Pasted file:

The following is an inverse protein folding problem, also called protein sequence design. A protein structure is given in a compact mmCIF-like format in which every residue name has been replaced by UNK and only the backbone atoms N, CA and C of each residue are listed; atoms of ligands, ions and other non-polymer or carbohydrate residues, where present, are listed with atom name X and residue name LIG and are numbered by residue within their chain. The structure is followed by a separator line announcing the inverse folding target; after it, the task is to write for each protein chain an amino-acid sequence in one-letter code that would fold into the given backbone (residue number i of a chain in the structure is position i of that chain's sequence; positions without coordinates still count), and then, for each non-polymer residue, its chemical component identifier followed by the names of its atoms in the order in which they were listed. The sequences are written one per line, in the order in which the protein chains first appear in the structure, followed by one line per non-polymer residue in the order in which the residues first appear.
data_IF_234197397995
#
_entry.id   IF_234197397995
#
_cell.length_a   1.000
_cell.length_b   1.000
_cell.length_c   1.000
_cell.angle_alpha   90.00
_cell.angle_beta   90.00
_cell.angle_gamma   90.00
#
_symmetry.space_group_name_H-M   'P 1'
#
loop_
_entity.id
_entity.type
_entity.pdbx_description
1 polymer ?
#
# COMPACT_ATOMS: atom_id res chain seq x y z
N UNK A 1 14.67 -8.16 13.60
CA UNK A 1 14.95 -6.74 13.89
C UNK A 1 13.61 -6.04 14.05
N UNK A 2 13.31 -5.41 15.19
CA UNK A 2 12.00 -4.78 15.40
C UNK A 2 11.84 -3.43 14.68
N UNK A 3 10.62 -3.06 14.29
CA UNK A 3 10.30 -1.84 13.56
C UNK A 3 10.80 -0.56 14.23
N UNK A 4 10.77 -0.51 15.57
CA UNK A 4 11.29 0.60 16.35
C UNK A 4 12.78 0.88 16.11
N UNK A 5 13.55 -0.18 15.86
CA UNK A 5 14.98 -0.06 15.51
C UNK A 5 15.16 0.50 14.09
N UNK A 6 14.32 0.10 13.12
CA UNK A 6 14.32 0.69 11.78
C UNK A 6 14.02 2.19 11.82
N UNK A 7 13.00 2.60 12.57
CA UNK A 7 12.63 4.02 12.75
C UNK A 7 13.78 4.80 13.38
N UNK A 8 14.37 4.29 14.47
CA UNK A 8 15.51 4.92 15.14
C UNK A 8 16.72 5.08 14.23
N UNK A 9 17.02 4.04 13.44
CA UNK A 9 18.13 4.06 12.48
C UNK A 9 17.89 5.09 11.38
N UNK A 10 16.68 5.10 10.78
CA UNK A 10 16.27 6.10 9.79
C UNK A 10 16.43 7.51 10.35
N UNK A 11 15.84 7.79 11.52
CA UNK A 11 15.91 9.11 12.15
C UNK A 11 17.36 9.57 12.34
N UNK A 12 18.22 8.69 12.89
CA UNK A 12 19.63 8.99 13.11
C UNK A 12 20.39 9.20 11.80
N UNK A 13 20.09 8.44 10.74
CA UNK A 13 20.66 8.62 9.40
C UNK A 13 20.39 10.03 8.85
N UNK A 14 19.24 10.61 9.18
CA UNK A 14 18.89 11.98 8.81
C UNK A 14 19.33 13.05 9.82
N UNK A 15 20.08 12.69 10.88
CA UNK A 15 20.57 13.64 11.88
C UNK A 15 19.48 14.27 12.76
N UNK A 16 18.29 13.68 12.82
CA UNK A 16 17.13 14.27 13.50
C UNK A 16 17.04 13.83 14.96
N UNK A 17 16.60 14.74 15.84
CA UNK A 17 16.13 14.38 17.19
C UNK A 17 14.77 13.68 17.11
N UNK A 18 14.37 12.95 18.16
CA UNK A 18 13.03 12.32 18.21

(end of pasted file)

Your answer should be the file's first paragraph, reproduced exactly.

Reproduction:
The following is an inverse protein folding problem, also called protein sequence design. A protein structure is given in a compact mmCIF-like format in which every residue name has been replaced by UNK and only the backbone atoms N, CA and C of each residue are listed; atoms of ligands, ions and other non-polymer or carbohydrate residues, where present, are listed with atom name X and residue name LIG and are numbered by residue within their chain. The structure is followed by a separator line announcing the inverse folding target; after it, the task is to write for each protein chain an amino-acid sequence in one-letter code that would fold into the given backbone (residue number i of a chain in the structure is position i of that chain's sequence; positions without coordinates still count), and then, for each non-polymer residue, its chemical component identifier followed by the names of its atoms in the order in which they were listed. The sequences are written one per line, in the order in which the protein chains first appear in the structure, followed by one line per non-polymer residue in the order in which the residues first appear.